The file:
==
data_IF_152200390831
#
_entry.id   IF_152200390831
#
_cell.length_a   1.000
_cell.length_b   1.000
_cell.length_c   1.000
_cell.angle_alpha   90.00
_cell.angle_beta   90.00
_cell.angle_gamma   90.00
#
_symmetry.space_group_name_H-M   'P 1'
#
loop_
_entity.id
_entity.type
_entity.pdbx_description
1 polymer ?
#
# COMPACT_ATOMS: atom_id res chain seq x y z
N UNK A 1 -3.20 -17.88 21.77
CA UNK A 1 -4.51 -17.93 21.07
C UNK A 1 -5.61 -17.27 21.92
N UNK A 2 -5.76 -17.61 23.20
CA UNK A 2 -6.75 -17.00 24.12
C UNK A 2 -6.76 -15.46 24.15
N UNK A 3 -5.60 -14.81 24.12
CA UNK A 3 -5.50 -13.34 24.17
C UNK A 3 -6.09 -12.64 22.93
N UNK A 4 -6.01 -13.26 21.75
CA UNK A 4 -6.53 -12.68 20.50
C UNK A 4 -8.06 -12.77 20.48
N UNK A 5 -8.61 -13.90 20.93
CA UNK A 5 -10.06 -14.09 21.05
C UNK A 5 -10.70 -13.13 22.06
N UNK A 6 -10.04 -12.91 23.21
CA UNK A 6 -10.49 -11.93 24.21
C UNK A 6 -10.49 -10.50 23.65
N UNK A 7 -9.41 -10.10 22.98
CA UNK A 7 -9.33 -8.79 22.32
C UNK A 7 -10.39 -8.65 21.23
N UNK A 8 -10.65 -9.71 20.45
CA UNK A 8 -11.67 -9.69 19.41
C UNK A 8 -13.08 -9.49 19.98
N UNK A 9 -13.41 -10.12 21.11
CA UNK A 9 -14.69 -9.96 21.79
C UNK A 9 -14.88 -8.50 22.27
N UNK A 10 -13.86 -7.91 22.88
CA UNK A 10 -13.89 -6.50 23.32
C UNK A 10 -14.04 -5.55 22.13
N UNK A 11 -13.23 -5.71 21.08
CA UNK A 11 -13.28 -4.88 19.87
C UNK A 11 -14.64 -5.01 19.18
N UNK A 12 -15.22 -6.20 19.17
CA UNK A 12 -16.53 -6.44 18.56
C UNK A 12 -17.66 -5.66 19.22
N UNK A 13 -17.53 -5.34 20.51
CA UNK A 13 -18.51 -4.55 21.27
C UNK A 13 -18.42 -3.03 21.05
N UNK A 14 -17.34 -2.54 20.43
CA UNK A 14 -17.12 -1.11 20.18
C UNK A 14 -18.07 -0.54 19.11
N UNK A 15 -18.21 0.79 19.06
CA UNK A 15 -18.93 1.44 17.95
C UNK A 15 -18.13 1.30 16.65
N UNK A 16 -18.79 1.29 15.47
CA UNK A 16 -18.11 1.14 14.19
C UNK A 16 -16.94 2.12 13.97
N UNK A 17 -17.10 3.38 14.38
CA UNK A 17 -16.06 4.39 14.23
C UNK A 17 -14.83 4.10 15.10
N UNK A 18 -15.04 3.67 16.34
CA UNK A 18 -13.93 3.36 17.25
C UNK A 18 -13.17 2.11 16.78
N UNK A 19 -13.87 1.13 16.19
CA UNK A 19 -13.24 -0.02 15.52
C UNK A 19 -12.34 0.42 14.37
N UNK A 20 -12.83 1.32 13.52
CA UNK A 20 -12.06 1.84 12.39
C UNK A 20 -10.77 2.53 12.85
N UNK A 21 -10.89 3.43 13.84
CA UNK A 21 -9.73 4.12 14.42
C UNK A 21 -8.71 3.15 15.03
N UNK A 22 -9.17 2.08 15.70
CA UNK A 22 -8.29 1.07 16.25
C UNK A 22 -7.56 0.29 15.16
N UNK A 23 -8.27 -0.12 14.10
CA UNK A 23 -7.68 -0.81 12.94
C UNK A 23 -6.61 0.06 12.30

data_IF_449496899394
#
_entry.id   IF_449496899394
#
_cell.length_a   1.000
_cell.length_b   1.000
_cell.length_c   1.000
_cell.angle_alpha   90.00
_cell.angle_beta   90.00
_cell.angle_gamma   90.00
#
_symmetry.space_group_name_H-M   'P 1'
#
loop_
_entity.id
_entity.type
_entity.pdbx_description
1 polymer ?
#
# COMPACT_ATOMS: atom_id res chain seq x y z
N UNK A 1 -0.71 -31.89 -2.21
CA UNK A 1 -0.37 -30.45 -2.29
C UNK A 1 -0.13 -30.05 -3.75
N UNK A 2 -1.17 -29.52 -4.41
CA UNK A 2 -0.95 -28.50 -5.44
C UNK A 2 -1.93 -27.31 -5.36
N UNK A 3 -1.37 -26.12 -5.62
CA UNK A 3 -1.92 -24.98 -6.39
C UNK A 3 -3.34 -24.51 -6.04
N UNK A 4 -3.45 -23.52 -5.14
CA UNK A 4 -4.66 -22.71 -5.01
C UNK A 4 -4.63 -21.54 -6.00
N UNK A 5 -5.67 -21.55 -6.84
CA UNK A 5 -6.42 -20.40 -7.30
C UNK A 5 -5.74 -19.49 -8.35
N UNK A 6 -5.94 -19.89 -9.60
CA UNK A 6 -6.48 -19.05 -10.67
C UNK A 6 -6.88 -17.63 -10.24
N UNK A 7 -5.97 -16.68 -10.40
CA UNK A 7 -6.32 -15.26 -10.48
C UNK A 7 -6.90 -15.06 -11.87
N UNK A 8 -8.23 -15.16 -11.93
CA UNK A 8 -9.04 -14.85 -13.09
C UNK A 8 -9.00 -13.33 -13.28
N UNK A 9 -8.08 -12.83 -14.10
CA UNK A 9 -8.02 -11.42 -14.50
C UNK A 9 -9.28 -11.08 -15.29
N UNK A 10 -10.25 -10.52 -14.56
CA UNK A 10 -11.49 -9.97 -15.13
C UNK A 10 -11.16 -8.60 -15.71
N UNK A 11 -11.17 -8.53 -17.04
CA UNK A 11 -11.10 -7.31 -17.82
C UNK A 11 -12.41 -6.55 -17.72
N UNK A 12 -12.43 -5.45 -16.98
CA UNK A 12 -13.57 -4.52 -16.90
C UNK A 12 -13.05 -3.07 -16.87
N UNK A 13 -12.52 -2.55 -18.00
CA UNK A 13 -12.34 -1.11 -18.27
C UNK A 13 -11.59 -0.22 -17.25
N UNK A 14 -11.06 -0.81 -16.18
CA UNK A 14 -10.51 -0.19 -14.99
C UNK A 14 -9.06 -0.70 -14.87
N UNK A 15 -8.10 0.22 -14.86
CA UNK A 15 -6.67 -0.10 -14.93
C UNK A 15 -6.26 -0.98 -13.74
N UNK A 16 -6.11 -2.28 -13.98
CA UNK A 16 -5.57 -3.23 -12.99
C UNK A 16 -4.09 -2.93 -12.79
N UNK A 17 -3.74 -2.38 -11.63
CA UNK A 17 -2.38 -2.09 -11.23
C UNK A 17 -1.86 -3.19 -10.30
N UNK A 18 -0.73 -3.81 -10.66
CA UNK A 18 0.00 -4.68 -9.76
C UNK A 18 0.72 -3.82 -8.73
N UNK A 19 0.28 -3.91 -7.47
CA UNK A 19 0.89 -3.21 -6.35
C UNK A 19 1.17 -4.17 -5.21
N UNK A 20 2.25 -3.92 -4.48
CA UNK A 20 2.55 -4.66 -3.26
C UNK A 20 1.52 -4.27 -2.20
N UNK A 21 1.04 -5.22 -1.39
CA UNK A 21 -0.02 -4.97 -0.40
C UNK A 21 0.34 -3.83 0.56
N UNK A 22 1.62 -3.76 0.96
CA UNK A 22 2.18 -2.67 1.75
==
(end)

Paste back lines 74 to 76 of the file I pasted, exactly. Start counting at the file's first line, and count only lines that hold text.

C UNK A 18 -13.17 2.11 16.78
N UNK A 19 -13.87 1.13 16.19
CA UNK A 19 -13.24 -0.02 15.52